You may think it won’t happen to you or that you would never fall for it, but utility scammers can be convincing. To protect your business or organization, it’s important to know how to recognize a utility scam. When a utility scammer claims that your electricity, gas or water will be shut off unless you pay your past-due bill immediately, it gets your attention. Even if you know you paid your last invoice, such surprising news can send your savviest employee into a tail spin. It happened to one of our clients.
Protect Your Business from Scammers
Our client depends on Cost Control Associates to process and pay its utility invoices for its retail sites and facilities across the country. Our services assure them of accurate, on-time utility payments, but it doesn’t protect them from a utility scammer.
When a scammer called one of our client’s retail shops, the caller said he represented the local utility company and demanded immediate payment of an overdue utility bill. “The bill must be paid right away, or a utility truck will arrive within 30 minutes to shut off the power,” he said. The store manager knew utility bills were paid at the corporate level, but he couldn’t afford to lose a day’s business. The caller suggested various ways to pay up using gift or debit cards. What should the store manager do?
A power shut-off is an inconvenience that can bring commercial operations to a screeching halt. No organization wants that experience. Fortunately our client’s employee contacted his corporate facilities manager. The facilities manager had access to Cost Control’s online database confirming that the bill had been paid on time. To be safe, the FM called his dedicated service representative at Cost Control Associates to investigate further.
Responding immediately, Cost Control phoned the utility provider and was assured that the payment had indeed been received on time. There was no threat of shut-off, and no one from the utility had called the store. It was a scam. After relating the good news to the facilities manager and the shop manager, the store’s operations continued without a hitch. The scammer never called again, and business resumed normally.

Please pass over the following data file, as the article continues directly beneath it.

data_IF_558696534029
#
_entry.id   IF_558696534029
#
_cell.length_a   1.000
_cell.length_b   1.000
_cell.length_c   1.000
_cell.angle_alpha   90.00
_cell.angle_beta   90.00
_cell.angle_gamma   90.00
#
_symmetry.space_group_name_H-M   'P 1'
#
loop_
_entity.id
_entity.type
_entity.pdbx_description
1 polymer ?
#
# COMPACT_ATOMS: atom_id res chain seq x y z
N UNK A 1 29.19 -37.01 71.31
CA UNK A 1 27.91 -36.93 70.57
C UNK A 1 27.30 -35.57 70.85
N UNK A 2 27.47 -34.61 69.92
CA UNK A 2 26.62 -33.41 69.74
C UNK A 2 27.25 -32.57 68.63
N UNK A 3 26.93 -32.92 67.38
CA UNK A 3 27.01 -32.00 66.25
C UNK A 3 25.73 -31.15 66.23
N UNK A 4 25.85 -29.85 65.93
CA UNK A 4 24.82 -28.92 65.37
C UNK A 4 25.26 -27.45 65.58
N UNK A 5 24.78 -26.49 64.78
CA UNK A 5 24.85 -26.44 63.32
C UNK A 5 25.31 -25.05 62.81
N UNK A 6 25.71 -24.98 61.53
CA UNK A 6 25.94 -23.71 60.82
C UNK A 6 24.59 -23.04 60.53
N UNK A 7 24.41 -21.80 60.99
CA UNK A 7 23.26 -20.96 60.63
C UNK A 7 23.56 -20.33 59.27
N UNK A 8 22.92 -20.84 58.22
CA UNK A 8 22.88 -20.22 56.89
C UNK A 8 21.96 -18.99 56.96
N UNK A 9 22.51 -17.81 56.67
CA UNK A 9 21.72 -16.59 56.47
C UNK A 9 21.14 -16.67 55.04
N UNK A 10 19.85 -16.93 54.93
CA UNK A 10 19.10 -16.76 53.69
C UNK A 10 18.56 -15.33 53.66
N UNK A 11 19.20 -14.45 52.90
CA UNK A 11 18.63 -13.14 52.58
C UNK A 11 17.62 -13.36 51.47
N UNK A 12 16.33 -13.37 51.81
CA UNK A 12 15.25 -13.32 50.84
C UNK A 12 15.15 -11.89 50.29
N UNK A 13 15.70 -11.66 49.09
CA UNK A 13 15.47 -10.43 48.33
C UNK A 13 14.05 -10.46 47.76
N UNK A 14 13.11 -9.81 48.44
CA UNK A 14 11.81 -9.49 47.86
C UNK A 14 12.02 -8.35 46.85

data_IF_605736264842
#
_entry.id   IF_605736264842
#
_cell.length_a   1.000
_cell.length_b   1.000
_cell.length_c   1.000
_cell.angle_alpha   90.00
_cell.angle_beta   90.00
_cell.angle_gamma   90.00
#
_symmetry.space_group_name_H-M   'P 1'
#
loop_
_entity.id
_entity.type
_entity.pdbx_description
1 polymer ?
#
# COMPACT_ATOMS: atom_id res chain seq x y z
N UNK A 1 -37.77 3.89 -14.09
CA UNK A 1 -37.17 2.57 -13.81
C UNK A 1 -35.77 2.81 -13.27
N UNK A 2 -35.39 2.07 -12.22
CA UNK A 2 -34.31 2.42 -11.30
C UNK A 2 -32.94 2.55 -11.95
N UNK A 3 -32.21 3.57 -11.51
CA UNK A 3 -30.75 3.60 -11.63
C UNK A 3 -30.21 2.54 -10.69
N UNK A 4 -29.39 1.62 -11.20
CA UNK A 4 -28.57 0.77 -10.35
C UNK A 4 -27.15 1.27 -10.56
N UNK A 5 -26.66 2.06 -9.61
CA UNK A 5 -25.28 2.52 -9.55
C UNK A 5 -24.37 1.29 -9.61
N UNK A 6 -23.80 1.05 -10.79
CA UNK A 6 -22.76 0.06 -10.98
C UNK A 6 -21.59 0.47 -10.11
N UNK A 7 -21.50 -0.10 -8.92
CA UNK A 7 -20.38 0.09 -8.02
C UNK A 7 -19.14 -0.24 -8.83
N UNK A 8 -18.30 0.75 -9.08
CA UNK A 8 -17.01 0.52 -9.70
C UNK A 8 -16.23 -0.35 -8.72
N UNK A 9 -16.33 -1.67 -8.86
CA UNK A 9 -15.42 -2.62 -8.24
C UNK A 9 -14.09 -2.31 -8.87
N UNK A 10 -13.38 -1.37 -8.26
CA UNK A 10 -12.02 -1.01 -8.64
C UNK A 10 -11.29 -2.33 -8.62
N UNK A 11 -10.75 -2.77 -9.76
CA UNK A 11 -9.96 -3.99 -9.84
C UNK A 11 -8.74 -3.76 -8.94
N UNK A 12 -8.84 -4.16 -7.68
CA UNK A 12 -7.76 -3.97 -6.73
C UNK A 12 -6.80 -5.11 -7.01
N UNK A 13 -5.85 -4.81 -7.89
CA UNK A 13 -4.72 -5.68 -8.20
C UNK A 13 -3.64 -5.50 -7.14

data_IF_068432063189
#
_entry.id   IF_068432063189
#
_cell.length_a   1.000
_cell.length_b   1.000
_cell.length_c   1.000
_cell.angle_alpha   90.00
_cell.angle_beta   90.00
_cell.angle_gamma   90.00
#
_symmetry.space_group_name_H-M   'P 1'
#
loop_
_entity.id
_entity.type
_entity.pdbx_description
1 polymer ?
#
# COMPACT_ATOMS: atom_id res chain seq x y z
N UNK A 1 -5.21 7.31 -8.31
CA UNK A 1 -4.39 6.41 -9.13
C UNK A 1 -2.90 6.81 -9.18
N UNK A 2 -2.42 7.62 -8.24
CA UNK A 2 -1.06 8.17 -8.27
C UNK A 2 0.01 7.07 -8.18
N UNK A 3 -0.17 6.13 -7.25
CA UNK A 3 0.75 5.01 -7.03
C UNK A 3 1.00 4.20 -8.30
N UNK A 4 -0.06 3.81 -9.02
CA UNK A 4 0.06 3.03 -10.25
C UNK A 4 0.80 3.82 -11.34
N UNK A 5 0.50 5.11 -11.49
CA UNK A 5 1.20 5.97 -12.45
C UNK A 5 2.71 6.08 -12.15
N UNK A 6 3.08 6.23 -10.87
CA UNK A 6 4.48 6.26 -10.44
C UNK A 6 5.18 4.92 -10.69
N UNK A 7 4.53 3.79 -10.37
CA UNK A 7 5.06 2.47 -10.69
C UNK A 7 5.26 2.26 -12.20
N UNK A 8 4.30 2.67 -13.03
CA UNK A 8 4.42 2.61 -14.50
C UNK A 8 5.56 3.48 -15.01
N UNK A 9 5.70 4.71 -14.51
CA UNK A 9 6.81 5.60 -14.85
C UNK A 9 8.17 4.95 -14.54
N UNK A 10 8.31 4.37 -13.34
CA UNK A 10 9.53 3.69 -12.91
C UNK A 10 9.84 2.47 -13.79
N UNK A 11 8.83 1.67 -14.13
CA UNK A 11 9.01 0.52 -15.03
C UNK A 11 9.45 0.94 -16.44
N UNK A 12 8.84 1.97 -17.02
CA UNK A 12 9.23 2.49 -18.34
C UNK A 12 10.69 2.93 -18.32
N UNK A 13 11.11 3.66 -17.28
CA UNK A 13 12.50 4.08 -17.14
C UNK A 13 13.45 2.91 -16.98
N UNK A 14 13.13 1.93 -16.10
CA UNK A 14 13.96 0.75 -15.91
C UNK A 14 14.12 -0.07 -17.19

The Better Business Bureau says the number of scams reported in 2018 rose only 6% over the scams in 2017, but the percentage of consumers who fell prey and lost money through a scam increased almost 87% percent. The increase may be explained by the growing number of people conducting business over the internet, or it could be that scammers are using the internet to collect data that make their con games more convincing.
7 Ways to Recognize a Utility Scam
If you are a business owner who can’t afford to have your utilities turned off, here are 7 tips on how to spot a utility scam.
1. Don’t be convinced by caller ID and official-looking emails. Scammers can spoof caller ID to make it look as if your utility company is calling. Though phone calls remain the top means of scammer contact, a scammer may use email to tell you there is a problem with your account. The email may include your utility company’s official logo and contact information, but be wary.
Faked emails and copy-cat websites can fool you into thinking you are dealing with an official representative. Scammers can hack into the social media accounts of people you trust and send you messages that appear to be from friends. Don’t open attachments or downloaded files from unexpected emails; they may have viruses that can harm your computer.
2. Don’t let accurate data trick you: The caller may use your name, location, account number and other details to convince you the call is real. Do not, under any circumstances, provide or verify account data or personal information. Any information you give out now can set you up for future scams as well.